All of the band members agree that it really is impossible to define their sound. All coming from different musical backgrounds and influenced by such a diverse range of genres, each one interpreted differently by each band member, bringing it all together in the writing process gives this hugely exciting “mishmash” of their sound the uniqueness that it has. Guitarist Justin tells us, “What I love is that while we try to make good music, we don’t take ourselves too seriously and I think you can hear that element of fun in our songs,” which is certainly clear when the band is on stage, all eight instruments including an ocarina, which Kevin says he hopes to change the weather with.

You will find in the list of the band’s influences a massive disparity, covering everything across the spectrum from baroque band Neutral Milk Hotel to some epic symphonic power metal! Have a look for yourself:

Kevin – Arcade Fire, The New Pornographers, Mumford & Sons, Fleet Foxes, Titus Andronicus, Neutral Milk Hotel
Roy – Blur, Radiohead, Oasis, Foals, Deerhunter, Mogwai, Arctic Monkeys, WU LYF
Justin – Radiohead… and Radiohead
Ed – Damien Rice, John Mayer Trio, King Lychee
Jacq – The Cure, Depeche Mode, Duran Duran, MGMT, Vampire Weekend, Adam Lambert
Shaun – Xandria, Kamelot, Nightwish
Cheryl – Beirut, Beach House, Bon Iver
Scong – Arturo Sandoval, Maynard Ferguson, Dizzy Gillespie

Songwriting surprisingly isn’t a problem – amazingly, every song they have released so far has seen involvement from all eight members. The process starts with Kevin coming up with a few chords, followed by ongoing input from the rest of the band when they meet.  They currently have five free demos on their Bandcamp – teasers to an EP they are releasing in January.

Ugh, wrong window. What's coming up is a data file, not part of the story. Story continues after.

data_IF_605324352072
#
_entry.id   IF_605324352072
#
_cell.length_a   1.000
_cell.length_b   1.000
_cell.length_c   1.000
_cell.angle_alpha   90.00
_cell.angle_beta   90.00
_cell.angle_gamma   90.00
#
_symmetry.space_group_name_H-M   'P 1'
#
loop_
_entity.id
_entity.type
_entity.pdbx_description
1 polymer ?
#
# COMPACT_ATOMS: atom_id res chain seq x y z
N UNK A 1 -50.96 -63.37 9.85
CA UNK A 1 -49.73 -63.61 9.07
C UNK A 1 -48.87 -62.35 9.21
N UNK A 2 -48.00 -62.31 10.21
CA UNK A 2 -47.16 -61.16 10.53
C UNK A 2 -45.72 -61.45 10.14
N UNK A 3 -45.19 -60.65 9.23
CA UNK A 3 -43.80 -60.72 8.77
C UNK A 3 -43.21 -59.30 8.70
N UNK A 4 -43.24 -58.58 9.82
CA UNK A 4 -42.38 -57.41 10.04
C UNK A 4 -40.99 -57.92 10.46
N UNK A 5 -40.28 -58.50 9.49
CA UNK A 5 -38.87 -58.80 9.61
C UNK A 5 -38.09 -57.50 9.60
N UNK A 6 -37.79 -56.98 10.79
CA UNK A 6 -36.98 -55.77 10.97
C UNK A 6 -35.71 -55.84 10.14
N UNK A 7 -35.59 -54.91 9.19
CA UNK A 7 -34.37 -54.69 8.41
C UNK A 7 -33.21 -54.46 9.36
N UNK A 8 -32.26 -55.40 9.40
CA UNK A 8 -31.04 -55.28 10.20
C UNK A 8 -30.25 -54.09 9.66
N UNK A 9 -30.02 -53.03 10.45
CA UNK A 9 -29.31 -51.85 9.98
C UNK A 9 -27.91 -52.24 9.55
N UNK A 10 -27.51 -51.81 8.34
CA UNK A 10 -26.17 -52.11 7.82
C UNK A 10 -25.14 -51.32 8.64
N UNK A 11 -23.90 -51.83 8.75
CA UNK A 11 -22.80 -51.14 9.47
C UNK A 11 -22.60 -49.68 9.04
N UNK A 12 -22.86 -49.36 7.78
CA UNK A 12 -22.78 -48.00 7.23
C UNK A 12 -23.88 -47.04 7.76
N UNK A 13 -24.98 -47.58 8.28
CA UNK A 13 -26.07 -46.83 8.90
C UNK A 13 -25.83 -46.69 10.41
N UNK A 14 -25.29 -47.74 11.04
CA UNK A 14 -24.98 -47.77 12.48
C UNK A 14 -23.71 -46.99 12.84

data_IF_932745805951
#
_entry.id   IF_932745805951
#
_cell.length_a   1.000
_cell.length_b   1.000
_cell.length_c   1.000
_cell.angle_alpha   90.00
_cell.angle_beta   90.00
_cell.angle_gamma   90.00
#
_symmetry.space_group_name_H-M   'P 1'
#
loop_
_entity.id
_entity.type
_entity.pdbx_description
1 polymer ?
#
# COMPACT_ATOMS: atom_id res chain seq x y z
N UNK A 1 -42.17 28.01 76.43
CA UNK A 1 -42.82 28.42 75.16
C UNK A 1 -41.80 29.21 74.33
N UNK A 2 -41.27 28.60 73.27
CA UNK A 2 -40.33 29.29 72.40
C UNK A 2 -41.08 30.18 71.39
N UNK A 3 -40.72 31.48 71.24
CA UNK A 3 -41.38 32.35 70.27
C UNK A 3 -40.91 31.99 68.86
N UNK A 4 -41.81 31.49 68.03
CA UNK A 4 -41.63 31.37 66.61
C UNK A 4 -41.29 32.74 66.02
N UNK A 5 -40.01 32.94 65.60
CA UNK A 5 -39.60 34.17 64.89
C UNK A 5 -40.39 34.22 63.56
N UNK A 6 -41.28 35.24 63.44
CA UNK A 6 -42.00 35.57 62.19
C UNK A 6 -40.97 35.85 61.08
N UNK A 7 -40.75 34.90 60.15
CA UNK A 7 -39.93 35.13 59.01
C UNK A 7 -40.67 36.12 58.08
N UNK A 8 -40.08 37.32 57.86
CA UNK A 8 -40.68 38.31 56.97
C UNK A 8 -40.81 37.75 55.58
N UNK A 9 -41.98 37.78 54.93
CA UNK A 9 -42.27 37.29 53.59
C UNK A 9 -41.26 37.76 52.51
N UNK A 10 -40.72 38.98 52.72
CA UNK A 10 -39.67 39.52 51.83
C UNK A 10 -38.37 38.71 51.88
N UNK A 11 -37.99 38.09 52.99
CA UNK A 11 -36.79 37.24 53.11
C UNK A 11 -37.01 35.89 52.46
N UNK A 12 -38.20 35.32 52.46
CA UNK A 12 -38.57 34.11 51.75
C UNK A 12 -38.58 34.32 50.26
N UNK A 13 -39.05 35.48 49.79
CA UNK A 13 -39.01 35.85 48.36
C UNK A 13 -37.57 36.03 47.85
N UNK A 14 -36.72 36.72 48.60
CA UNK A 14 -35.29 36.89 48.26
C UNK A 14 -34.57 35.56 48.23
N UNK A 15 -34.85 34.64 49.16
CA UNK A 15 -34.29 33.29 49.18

“We want to record this EP with our heads in the right place, so that we can deliver with the best that we are capable of. We’ve been waiting for this moment since forever.”

The as yet untitled record will be produced by someone the band describes as “the nicest guy you’ll ever work with,” Patrick Chng, whose well-acclaimed work includes production credits on records by PADRES and more recently, Shelves. “The moment we heard his production work on the Pep Talk record, we knew that he was the man for the job.” This will be the band’s first time in the studio together and while all the material has been written and everything is ready to go, the band is careful not to rush into it. Kevin says, “We want to record this EP with our heads in the right place, so that we can deliver with the best that we are capable of. We’ve been waiting for this moment since forever.” And some artists they hope will like the final product? Ellen Page, Kermit the Frog and John Lennon—apparently he will re-animate as a zombie just to hear and watch them perform!